Contact dermatitis because of use of diabetes devices is frequent in individuals with type 1 diabetes (TD1), especially in the pediatric age group, but the putative role of a constitutional impaired skin barrier in persons with TD1 is unclear. This study examined the skin barrier function by the measurement of natural moisturizing factor and free cytokines collected through skin tape strips, as well as biophysical markers and the skin microbiome, in persons with TD1 than to age- and sex-matched healthy controls. All measurements were done in nonlesional skin. We found that the skin barrier function was similar in children and adolescents with TD1 than to controls but found that the beta-diversity of skin microbiome at the buttock differed between the two groups. We conclude that individuals with TD1 have normal skin barrier function, and that the increased occurrence of contact dermatitis following pump and sensor use is explained by exogenous factors.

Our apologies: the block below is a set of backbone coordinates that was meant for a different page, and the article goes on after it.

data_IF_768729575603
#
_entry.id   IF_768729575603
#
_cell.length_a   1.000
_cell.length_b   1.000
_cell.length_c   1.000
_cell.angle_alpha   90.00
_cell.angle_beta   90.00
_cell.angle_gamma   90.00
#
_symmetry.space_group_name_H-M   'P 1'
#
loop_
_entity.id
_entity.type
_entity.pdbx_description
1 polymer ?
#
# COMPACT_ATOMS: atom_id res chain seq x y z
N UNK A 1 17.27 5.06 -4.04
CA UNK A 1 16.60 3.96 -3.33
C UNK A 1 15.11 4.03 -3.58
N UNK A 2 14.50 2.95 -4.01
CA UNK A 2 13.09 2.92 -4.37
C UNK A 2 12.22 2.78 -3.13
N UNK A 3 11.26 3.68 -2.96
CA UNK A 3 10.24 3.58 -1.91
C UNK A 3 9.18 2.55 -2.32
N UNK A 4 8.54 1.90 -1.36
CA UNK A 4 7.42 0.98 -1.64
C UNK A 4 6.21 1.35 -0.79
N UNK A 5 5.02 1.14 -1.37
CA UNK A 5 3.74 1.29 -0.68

Original languageEnglish
JournalJID innovations : skin science from molecules to population health
Issue number4
Pages (from-to)100200
Publication statusPublished - Jul 2023


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